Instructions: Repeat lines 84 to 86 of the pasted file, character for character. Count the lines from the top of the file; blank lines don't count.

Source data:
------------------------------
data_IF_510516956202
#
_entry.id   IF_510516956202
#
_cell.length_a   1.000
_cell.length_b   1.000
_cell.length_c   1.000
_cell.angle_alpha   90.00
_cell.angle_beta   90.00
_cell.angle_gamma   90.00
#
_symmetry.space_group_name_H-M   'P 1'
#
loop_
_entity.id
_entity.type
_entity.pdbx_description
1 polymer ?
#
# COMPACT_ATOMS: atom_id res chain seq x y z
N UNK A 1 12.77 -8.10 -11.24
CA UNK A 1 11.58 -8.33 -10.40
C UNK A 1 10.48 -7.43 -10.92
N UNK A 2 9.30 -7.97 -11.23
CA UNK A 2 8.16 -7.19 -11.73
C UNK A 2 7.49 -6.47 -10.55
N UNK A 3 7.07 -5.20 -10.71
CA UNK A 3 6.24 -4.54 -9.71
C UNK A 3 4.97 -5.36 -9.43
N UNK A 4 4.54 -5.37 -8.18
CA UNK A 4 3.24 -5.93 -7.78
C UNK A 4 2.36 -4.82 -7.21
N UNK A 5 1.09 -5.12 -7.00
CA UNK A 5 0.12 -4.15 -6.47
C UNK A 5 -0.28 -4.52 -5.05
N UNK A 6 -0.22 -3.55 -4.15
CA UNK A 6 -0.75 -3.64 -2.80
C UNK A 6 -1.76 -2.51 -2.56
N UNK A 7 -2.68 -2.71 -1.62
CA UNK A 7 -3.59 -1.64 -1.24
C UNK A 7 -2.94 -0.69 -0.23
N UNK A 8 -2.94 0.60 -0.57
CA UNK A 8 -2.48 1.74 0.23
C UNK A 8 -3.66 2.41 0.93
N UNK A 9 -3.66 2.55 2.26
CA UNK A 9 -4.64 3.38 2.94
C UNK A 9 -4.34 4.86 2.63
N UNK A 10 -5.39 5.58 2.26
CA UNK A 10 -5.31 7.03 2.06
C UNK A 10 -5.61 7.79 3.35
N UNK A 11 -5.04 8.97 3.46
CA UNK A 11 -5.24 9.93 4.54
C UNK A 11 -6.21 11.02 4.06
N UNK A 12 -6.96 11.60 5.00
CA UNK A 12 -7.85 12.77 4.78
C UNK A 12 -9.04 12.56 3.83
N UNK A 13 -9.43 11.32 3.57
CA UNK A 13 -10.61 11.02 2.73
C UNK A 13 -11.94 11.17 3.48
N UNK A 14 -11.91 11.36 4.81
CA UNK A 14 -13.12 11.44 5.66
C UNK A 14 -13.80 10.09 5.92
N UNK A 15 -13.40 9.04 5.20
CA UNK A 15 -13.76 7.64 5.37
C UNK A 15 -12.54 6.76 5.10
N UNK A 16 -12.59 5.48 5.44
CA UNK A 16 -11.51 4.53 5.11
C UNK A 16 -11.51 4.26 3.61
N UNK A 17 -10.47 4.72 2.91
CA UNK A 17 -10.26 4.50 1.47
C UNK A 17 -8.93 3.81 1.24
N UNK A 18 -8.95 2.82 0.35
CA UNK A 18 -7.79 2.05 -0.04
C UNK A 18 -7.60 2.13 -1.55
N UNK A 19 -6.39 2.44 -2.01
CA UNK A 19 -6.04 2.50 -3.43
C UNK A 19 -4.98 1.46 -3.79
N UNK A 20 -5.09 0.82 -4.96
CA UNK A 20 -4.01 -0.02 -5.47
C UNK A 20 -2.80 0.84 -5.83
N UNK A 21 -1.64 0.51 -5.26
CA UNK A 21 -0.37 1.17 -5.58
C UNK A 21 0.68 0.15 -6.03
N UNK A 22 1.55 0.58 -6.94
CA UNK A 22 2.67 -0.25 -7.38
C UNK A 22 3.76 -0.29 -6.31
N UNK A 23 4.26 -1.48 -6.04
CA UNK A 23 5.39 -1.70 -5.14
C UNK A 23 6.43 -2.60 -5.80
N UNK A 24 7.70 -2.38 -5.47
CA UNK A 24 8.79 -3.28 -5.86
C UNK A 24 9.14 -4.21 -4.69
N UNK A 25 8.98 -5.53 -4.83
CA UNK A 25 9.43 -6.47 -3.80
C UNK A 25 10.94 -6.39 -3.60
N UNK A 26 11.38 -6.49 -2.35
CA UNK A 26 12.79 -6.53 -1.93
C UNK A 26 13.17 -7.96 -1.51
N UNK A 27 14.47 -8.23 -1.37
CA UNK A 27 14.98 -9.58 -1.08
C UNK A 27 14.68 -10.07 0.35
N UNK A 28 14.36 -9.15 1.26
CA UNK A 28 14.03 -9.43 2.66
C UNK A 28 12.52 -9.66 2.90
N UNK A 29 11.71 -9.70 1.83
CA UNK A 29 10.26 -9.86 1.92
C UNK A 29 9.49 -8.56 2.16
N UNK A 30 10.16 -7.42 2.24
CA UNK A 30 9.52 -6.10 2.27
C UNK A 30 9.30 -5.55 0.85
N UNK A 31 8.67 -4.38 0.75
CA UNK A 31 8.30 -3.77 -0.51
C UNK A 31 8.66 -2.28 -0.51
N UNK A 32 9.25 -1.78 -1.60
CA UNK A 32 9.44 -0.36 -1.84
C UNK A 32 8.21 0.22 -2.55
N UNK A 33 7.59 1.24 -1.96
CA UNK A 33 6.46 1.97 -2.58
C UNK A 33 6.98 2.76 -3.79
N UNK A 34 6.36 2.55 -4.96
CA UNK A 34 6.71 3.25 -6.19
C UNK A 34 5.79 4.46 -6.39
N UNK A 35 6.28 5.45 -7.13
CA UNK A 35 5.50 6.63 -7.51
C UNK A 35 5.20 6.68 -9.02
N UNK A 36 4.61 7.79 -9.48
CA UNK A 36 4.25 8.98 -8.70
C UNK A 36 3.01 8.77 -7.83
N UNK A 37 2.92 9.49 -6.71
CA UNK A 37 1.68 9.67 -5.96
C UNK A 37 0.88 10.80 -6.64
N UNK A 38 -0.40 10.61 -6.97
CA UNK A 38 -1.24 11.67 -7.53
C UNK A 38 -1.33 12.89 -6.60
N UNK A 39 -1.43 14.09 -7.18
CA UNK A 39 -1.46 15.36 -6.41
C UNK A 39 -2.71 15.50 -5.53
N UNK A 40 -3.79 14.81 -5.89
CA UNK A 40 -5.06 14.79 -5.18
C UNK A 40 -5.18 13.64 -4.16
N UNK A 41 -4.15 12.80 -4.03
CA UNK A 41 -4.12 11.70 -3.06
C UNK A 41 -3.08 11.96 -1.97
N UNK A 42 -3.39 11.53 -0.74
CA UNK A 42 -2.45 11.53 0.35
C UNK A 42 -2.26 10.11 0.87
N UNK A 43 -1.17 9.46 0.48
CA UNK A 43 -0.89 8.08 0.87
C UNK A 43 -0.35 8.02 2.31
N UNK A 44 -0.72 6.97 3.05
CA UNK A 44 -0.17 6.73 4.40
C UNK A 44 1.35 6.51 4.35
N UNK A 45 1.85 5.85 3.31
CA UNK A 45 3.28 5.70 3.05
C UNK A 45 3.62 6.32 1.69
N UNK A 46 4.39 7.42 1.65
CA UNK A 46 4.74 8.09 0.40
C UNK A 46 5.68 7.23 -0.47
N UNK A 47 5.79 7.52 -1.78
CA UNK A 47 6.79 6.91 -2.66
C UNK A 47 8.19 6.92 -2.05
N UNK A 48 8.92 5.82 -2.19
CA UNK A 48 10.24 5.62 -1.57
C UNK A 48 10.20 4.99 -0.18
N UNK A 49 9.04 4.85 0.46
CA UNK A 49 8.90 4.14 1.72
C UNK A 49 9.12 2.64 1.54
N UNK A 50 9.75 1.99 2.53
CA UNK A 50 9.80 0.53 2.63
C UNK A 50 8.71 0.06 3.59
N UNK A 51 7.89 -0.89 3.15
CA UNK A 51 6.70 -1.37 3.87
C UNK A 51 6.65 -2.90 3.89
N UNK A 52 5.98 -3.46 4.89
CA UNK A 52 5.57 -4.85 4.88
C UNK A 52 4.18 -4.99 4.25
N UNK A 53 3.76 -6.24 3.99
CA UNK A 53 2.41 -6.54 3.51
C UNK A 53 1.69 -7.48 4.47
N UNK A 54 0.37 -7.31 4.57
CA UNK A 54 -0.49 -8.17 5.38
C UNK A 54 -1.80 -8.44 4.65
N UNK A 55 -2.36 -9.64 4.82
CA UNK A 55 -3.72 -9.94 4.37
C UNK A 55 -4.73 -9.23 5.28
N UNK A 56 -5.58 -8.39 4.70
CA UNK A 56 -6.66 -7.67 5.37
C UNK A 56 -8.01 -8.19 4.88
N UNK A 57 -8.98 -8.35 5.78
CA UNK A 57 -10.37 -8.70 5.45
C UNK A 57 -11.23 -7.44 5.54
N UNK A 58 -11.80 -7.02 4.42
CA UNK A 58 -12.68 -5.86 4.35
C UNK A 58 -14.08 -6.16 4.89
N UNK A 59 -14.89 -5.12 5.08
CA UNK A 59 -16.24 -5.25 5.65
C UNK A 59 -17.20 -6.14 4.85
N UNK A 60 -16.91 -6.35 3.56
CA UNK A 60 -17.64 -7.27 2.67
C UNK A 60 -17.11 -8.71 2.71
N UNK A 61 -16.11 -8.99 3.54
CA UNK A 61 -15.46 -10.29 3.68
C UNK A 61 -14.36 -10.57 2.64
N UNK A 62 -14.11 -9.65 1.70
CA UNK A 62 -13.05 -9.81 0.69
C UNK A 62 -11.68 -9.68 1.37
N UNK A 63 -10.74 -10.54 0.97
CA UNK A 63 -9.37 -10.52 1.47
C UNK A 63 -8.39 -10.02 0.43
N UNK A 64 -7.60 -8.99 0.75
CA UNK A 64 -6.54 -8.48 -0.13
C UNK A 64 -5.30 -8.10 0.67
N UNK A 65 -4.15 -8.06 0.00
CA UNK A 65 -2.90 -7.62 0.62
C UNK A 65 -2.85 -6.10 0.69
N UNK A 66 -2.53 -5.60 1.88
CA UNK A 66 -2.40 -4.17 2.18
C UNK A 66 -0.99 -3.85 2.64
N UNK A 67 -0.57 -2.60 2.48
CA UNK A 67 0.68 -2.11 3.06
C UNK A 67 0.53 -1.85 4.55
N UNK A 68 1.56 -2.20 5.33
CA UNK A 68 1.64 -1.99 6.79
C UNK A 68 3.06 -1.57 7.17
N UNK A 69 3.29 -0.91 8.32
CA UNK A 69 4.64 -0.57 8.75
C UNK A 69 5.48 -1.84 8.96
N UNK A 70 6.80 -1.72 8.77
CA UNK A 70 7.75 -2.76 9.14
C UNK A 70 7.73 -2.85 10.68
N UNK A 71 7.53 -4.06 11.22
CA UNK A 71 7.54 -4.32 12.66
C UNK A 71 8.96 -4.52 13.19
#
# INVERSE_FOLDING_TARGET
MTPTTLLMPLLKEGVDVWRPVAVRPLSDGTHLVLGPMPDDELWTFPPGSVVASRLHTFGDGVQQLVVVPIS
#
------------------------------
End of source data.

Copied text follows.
N UNK A 22 1.55 0.58 -6.94
CA UNK A 22 2.67 -0.25 -7.38
C UNK A 22 3.76 -0.29 -6.31